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There was also a sweepstakes for a chance to win a $1,000 gift card from Circuit City for those who opt in.

Millennial placed mobile banner ads across its network at a wide variety of websites, including the homepages for Major League Baseball, CBS News, TV Guide and Weatherbug, to drive consumers to opt into the campaign. Consumers can join by inputting their phone numbers right into a box on the banner.

“This groundbreaking campaign is an excellent example of how advertisers can creatively use today’s mobile technologies to connect their content to consumers,” said Michael Rosenberg, manager of national advertising at Paramount, in a release. “We are delivering a highly distinctive theatrical marketing vehicle which brings the ‘Eagle Eye’ film experience to its consumers in a new and exciting way.”

This mobile campaign marked the seventh time Paramount tapped Millennial for theatrical or home-entertainment releases. It is also the latest in a series of aggressive marketing pushes for the anticipated blockbuster that includes not only outdoor, radio, print and TV, but also digital marketing, including well-received alternate-reality game “Eagle Eye Freefall.”

Facebook Tests AD Comments

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This week Facebook is trying out a new ad format that attempts to bring social networking to video placements.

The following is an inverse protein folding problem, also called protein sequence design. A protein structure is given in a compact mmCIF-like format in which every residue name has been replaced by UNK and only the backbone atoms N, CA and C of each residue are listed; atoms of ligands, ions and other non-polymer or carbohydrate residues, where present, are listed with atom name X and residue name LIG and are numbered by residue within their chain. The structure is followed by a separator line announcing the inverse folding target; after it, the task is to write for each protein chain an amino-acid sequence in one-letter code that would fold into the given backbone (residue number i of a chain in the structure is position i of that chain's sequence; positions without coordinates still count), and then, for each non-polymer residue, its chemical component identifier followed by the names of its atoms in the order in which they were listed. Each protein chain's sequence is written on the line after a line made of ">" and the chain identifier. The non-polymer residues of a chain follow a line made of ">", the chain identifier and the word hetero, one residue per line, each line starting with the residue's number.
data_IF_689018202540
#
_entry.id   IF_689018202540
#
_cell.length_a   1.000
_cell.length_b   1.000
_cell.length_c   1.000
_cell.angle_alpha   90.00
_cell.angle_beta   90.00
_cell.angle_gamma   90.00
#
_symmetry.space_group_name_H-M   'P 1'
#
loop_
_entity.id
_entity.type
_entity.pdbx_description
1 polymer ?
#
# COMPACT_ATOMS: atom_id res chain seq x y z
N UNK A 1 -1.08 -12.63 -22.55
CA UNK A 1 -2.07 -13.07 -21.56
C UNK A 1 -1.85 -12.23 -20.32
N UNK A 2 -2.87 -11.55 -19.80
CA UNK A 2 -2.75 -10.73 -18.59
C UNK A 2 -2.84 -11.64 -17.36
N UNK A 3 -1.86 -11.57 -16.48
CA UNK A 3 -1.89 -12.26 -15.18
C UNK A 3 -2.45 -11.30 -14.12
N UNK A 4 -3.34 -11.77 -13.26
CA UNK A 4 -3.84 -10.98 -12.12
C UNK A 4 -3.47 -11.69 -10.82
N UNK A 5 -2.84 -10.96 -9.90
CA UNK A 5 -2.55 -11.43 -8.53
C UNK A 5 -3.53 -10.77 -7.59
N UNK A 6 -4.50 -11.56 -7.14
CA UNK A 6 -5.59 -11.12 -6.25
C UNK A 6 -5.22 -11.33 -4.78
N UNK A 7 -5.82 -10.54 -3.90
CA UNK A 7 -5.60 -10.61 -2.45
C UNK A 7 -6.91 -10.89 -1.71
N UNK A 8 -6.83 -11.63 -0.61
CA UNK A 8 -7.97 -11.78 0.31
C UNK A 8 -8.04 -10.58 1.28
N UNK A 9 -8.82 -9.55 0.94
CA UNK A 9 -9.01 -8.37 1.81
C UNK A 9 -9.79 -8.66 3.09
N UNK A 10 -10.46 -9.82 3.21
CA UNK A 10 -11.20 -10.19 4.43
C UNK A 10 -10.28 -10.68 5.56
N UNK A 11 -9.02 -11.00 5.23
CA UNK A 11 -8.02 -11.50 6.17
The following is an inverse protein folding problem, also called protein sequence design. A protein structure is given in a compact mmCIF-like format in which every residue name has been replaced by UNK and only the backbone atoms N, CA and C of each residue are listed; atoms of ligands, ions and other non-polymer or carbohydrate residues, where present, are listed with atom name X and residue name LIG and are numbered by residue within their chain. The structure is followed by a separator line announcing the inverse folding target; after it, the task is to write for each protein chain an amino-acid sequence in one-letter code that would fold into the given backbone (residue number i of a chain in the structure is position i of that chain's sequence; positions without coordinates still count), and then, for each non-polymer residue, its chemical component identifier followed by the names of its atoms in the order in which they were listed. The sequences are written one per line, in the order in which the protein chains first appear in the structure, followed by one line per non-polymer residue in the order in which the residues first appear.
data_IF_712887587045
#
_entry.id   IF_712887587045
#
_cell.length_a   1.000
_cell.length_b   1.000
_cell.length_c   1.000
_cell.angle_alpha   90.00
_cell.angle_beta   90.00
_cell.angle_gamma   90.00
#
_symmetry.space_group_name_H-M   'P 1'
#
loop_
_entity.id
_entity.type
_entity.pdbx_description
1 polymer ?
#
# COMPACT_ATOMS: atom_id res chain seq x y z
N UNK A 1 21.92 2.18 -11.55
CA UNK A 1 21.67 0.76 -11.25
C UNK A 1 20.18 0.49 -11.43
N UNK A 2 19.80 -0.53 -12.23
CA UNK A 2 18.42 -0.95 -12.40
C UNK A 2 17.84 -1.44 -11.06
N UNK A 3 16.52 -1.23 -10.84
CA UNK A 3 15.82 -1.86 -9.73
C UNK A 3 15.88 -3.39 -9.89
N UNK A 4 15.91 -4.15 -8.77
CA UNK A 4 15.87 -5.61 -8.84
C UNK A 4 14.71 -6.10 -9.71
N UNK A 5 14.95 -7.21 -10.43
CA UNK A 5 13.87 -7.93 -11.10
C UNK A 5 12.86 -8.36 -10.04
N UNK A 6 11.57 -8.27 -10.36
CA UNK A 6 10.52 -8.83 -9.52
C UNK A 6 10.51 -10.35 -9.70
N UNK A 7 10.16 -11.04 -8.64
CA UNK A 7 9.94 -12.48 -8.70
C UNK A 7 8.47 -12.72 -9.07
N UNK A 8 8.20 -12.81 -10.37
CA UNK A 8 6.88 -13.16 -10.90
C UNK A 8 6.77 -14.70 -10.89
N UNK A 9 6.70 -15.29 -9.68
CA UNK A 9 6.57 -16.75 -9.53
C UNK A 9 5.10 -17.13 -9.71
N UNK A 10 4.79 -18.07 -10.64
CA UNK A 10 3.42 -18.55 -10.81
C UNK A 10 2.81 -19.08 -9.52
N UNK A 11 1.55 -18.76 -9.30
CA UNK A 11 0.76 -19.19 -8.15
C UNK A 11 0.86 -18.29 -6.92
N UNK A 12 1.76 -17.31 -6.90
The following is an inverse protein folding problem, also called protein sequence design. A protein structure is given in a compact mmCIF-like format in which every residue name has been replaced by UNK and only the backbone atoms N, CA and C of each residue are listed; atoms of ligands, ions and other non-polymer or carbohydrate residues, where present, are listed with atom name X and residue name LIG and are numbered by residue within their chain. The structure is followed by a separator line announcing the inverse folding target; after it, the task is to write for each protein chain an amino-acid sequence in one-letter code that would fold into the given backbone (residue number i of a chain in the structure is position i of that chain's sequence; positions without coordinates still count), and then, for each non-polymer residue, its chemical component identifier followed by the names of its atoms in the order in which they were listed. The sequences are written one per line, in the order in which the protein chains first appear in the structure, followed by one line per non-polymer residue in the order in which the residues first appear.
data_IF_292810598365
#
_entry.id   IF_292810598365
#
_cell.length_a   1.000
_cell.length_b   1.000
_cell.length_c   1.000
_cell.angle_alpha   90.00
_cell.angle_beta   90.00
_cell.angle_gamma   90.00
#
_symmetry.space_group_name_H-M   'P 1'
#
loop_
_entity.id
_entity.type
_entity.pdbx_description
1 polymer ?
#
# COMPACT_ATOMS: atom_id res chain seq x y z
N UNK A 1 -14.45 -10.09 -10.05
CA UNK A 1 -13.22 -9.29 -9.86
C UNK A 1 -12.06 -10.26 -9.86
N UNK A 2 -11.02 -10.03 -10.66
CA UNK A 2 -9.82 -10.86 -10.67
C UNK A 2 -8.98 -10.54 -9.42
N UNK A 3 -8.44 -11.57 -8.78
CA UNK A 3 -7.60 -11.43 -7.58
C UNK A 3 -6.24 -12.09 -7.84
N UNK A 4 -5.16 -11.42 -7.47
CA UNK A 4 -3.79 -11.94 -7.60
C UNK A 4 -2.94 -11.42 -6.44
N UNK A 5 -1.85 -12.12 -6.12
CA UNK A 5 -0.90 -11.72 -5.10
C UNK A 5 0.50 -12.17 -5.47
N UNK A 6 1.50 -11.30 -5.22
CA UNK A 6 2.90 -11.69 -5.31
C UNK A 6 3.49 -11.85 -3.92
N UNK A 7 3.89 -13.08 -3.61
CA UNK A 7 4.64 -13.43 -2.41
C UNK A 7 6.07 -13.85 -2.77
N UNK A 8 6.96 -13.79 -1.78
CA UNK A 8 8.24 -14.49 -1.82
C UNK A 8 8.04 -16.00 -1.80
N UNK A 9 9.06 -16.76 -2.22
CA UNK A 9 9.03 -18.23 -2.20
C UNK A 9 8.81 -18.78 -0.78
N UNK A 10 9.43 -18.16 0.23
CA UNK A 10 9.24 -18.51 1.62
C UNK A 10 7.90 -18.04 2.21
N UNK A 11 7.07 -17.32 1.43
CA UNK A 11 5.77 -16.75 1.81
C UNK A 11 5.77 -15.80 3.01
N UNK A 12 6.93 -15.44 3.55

New placements began appearing on the site touting the DreamWorks movie Tropic Thunder. The ads, running on the right side of the page, feature a click-to-play trailer. When users watch the video, they are then presented with a commenting option, similar to those that appear within the site’s News Feed.

I love to comment especially about films so I hope the film companies can take the heat.
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Comments are featured from others in a user’s network. In this way, a user can see what his or her friends think about a movie or product.

A Facebook spokesman said the ads are a test of new formats the site is undertaking following a redesign this month.

Facebook has struggled to craft an ad system that fits its environment, where users often come to exchange information with friends. Banner ads on the site are known to get very low click-through rates, and they often compete with many other items on the page for attention.

The site is not the first to experiment with ad comments. Weblogs tried a system called Focus Ads in 2005 that would display user comments on ad messages.

Facebook’s first attempt at crafting a unique ad system mostly fell flat. Its Beacon program, which beamed certain user activities from advertiser sites, was scaled back due to privacy complaints. The site still runs Social Ads that features endorsements of a user’s network.

The new ad test follows a site redesign that changed ad placements from the left side of the page to the right column. The shift was part of a much larger site redesign that the company says will improve the user experience by making the venue less cluttered and emphasizing feeds from a user’s friend activities.